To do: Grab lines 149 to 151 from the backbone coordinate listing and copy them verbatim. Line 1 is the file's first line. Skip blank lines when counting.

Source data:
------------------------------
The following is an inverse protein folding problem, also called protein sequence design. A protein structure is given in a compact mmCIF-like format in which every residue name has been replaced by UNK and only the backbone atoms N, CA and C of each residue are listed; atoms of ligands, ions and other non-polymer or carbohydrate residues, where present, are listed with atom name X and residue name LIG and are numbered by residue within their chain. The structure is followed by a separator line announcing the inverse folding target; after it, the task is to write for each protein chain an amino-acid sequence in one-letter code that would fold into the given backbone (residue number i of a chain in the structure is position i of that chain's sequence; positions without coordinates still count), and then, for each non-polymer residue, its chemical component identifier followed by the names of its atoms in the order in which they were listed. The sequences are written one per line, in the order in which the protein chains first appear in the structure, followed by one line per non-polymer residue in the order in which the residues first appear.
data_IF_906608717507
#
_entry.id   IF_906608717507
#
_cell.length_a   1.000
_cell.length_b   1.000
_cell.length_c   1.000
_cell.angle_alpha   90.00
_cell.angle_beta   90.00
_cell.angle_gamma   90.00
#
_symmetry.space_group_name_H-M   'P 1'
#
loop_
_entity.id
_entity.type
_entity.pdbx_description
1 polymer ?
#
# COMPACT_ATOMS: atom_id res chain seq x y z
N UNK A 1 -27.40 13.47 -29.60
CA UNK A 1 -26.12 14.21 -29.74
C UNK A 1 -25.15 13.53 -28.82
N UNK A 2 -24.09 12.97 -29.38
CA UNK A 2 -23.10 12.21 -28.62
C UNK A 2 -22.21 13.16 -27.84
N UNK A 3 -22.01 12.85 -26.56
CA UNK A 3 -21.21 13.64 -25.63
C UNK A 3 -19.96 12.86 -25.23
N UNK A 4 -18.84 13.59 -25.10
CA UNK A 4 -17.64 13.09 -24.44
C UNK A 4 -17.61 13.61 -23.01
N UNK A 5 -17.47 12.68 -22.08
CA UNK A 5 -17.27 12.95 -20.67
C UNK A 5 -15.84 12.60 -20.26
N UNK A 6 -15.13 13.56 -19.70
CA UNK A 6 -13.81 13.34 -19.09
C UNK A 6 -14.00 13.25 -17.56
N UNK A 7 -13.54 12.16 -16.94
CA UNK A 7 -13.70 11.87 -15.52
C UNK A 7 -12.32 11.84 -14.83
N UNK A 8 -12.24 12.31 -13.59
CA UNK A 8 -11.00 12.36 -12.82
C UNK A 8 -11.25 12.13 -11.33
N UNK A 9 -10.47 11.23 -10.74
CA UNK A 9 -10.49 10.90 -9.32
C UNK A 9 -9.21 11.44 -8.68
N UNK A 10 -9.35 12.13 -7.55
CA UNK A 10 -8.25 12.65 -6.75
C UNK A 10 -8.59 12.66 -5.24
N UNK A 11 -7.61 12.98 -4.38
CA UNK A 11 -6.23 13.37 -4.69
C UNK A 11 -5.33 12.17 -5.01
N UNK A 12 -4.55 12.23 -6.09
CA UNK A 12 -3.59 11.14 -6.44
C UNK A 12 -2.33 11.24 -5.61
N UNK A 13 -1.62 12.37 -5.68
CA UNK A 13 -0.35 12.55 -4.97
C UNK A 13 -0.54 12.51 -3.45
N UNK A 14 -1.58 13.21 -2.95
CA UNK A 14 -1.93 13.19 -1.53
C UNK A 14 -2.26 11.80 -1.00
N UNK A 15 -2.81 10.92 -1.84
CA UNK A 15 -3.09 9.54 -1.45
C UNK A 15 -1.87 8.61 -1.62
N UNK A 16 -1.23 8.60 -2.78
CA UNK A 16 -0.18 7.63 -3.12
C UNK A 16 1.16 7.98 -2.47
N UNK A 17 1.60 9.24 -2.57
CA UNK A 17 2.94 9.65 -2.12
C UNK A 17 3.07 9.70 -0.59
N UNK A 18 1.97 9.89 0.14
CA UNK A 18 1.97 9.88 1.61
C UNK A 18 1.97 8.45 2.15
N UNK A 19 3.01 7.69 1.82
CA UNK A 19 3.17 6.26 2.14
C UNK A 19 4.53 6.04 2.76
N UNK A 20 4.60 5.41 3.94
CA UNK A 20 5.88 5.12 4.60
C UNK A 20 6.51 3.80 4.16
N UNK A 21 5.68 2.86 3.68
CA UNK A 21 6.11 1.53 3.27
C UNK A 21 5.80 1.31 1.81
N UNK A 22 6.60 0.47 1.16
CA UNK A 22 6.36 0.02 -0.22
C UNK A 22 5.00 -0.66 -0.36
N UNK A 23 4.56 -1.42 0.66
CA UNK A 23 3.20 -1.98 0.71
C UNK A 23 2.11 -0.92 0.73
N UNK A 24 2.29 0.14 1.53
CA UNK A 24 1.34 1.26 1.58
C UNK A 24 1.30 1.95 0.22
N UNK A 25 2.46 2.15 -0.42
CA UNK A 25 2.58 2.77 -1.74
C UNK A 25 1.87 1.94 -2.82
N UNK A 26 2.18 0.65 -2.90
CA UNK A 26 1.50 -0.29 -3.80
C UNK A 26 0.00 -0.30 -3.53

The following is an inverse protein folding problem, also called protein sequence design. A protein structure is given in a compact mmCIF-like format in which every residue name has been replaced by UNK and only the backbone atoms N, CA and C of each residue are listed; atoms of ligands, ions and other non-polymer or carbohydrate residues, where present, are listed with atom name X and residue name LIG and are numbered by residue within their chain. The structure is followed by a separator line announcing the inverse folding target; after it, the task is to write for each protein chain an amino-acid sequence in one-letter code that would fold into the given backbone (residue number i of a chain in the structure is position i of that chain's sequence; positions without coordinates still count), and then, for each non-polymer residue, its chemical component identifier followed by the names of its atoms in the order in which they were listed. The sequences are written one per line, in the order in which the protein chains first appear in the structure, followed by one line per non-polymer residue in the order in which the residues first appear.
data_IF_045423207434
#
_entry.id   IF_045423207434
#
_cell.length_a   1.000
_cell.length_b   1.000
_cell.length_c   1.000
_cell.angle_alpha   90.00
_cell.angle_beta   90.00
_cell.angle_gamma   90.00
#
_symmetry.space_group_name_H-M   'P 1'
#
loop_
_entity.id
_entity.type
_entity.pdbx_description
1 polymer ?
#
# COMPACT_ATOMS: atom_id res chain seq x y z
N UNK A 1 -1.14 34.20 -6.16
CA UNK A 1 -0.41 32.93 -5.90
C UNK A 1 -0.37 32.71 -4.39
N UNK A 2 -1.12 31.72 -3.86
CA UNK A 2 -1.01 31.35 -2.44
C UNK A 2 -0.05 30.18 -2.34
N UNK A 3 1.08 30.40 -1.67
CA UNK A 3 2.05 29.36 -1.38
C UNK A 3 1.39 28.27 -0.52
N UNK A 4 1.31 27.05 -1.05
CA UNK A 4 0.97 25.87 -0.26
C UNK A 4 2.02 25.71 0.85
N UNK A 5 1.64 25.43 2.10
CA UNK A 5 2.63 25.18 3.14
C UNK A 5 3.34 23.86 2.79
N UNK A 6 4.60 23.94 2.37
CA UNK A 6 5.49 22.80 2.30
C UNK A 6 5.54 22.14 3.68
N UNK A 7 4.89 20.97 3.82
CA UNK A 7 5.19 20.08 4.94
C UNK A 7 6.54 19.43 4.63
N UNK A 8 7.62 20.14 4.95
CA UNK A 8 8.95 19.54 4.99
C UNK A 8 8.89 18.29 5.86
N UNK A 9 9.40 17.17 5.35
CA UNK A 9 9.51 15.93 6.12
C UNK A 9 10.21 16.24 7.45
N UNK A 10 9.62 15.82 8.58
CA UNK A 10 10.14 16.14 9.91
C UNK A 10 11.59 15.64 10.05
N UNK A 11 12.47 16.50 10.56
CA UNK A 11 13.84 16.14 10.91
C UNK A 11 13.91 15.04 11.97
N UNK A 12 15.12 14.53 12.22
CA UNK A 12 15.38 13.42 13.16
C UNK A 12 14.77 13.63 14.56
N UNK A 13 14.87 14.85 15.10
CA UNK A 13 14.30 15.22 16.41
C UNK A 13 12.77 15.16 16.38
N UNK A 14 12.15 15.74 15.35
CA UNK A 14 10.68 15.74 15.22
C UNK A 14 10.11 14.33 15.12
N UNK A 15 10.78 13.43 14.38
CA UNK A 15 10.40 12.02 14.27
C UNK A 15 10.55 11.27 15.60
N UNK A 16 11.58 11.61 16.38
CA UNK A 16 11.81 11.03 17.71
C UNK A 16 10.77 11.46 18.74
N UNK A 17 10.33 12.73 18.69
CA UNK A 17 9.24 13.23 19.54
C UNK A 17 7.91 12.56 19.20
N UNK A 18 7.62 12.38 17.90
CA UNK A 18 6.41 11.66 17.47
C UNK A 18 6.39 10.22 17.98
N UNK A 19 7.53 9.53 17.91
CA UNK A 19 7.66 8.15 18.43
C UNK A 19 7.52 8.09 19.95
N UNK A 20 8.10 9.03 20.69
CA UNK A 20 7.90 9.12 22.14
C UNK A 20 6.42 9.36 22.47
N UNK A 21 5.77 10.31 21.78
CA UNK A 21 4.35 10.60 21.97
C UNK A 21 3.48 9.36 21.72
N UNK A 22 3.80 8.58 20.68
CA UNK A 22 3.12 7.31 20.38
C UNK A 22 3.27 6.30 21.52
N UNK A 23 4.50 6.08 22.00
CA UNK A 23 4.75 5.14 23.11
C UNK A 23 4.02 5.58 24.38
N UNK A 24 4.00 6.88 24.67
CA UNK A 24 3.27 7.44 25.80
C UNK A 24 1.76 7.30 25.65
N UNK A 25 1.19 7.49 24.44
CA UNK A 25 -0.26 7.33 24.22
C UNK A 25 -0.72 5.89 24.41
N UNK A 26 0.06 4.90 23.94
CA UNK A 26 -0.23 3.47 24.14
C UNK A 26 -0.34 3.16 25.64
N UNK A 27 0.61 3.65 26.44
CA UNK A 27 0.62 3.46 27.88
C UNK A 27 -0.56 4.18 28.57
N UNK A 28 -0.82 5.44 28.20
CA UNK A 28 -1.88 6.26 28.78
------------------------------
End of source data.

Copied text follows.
CA UNK A 10 10.14 16.14 9.91
C UNK A 10 11.59 15.64 10.05
N UNK A 11 12.47 16.50 10.56